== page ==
The commercial and news site links - fair game - but is it really fair to hit the little guys, did we really need that link on the front page?
    • This is a very good point. Slashdot should implement some sort of policy about such things. The /. effect can be very detrimental to these small sites and can have them shut down as a result. Yet again the idea of having a /. cache of the site is valid, I'm sure they will not sue for copyright violations if /. is saving them a ton of money.

      Oh well, I expect this post to be ignored like all the rest by the Slashdot editors. They are not very professional when it comes to these things, but here I am again preaching to the choir.
      • Come on, if the /. editors can't be bothered with the basic site management what makes you think that they would ever get off their collective butts to do something as proactive as contacting the thrid party sites to which they're linking?

        I mean, if a /. editor won't check each story submission for spelling mistakes and accurate links what makes you think they'll lift a finger to do anything more difficult?

        How many dupes, fakes and blatant adverts have you seen in the last three months? 10? 20? more? It seems as if at least one story every other day is a dupe - how hard could it be to implement a basic system to weed these out?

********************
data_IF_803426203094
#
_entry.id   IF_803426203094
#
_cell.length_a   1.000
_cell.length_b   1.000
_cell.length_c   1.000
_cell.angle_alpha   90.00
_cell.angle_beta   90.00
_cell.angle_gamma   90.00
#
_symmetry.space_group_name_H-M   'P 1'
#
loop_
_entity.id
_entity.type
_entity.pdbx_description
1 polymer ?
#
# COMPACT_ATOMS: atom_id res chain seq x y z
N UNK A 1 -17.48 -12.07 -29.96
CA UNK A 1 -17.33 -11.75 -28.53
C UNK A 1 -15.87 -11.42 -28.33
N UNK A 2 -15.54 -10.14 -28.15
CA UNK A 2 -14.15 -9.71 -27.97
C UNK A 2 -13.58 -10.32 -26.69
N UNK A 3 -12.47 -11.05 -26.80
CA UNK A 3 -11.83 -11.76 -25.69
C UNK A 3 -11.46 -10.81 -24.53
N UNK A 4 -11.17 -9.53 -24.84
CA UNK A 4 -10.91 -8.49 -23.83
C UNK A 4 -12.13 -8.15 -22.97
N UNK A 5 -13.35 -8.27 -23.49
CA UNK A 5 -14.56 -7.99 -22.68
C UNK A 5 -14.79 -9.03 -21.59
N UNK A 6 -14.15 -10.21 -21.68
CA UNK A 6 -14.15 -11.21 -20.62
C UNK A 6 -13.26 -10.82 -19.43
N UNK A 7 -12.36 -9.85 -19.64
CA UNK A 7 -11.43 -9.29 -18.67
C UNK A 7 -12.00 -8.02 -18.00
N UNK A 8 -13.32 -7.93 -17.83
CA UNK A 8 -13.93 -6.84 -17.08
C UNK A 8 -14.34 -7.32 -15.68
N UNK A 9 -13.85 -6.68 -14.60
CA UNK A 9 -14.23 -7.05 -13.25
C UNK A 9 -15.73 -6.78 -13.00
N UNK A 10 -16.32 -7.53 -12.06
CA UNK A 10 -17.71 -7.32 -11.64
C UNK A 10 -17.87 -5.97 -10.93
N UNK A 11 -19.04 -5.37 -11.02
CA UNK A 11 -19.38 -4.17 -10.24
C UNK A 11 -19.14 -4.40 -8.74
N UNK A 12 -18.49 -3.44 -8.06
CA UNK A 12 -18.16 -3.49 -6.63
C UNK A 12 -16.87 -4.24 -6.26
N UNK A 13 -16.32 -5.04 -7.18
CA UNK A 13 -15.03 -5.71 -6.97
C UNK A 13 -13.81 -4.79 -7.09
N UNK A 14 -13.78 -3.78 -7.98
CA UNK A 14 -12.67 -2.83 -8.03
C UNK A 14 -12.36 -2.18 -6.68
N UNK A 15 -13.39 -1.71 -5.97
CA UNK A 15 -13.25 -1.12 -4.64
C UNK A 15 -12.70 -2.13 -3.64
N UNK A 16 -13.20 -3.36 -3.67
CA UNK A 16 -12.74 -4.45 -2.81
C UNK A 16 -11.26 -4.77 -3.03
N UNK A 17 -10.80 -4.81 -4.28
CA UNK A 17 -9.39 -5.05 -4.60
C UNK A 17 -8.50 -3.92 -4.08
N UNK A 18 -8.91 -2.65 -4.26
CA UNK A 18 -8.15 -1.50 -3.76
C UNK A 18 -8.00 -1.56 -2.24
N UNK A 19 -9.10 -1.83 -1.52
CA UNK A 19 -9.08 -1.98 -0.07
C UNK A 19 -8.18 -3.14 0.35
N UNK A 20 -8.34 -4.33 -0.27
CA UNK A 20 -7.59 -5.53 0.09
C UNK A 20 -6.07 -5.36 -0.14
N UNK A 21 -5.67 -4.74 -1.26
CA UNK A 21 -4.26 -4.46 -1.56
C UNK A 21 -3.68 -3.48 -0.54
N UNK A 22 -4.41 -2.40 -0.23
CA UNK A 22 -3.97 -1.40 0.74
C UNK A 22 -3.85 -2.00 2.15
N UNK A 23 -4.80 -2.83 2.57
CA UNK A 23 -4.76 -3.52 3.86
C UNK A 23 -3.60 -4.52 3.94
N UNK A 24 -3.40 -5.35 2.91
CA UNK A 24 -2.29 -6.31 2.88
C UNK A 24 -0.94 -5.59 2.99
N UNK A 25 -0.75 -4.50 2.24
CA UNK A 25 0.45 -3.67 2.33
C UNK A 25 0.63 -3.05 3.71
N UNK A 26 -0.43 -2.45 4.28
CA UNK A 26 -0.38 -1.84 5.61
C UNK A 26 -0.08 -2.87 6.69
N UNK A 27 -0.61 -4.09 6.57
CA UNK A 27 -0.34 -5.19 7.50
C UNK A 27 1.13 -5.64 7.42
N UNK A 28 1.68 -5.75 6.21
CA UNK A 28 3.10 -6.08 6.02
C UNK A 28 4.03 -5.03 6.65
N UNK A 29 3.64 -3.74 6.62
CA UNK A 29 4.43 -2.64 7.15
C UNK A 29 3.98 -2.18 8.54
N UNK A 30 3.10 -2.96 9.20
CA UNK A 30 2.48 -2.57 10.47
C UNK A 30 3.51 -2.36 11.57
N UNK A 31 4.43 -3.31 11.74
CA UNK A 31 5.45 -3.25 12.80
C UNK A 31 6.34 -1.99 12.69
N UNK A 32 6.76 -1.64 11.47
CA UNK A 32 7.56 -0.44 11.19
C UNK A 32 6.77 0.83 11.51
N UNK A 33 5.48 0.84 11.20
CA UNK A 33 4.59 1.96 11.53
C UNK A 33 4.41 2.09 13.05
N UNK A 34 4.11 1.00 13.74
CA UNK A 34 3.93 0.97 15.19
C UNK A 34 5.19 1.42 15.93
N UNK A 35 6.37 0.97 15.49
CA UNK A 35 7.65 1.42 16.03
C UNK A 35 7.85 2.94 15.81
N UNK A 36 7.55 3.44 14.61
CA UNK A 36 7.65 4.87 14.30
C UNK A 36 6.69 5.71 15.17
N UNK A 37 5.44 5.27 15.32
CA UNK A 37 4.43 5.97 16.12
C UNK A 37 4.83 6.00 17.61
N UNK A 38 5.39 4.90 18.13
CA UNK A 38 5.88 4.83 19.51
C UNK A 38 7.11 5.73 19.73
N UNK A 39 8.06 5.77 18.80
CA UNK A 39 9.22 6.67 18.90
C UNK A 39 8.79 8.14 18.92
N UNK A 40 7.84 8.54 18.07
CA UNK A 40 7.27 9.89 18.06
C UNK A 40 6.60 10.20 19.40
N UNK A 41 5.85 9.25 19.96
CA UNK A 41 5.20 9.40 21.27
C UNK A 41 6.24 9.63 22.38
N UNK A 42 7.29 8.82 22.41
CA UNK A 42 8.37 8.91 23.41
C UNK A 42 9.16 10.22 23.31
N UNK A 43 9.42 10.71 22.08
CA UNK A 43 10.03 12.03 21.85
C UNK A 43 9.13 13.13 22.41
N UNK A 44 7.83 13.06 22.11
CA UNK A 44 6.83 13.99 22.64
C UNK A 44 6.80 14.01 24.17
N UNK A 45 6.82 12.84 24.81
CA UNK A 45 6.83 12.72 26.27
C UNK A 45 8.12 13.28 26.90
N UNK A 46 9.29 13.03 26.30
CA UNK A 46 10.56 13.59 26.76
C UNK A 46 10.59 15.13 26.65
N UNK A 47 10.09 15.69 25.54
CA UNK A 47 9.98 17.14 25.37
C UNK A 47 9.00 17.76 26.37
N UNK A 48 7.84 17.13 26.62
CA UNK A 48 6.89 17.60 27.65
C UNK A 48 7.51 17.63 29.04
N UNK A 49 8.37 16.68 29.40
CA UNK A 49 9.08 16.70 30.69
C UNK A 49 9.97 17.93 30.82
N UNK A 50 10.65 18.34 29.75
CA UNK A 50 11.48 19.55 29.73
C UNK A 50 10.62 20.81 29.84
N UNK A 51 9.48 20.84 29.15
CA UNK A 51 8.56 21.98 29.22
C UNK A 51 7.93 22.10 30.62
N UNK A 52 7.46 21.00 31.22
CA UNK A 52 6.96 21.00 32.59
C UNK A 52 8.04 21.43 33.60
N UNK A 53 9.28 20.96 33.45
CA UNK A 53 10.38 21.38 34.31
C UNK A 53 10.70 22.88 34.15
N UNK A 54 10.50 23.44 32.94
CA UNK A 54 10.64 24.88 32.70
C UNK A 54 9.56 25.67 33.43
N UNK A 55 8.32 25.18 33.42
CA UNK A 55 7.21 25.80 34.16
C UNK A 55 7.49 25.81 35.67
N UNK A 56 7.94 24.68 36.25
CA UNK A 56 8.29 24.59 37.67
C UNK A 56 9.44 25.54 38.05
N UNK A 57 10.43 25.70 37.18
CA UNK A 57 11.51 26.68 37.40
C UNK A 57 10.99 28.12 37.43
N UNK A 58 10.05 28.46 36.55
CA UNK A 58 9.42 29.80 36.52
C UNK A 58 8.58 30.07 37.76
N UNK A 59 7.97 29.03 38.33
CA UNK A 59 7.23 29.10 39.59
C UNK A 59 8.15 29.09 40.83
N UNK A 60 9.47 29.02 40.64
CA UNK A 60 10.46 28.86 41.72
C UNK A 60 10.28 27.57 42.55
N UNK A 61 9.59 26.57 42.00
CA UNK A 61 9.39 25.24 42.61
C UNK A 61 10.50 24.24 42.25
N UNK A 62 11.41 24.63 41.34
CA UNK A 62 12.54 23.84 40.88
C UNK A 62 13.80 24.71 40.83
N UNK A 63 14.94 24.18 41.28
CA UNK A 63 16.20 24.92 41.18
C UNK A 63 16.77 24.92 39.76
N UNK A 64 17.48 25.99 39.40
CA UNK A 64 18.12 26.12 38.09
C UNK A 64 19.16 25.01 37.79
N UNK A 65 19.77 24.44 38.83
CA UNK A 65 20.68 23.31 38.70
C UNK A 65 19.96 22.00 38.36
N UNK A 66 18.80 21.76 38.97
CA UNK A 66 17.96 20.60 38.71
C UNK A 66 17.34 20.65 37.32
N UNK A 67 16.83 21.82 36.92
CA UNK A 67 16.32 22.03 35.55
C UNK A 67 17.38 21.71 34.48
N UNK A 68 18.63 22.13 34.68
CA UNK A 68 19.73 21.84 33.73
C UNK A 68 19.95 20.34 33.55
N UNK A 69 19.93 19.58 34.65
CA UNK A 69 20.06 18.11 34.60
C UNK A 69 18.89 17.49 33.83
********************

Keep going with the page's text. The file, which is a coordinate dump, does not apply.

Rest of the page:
The sad thing is such blatant unprofessionalism only hurts /. in the long run. If /. can't take itself seriously then how is anyone else supposed to do so?

        It's a good thing (for Taco, if not anybody else) that /. has already found a financial big brother because if you tried to market a site as badly managed as this one as an investment opportunity VCs would laugh in your face.
  • by Hadur ( 636978 )
    Please read before modding down automaticaly :) Anyways, this sounds like a great idea on paper. But, it seems to be relying on one thing: human goodness. Communism also sounds good on paper. In fact, it is utopia. But, it will NEVER work as it should because humans are greedy. In this case, what is stopping anyone from geting on Kazaa and using up all the available bandwidth? Well, there goes the high speeds for the other neighbors out the window. Yes, they could impliment some sort of bandwidth throttling, but where do you cut it at? You would need a speed at which is fast enough to make the technology and effort viable, but a speed slow enough to prevent misuse... A hard thing to decide. So, in conclusion, I agree that this is a very interesting new application of technology in theory, but in actual implimenttion, I see some serious design flaws.
    • by Cyno ( 85911 ) on Thursday February 13, 2003 @05:15PM (#5297204) Journal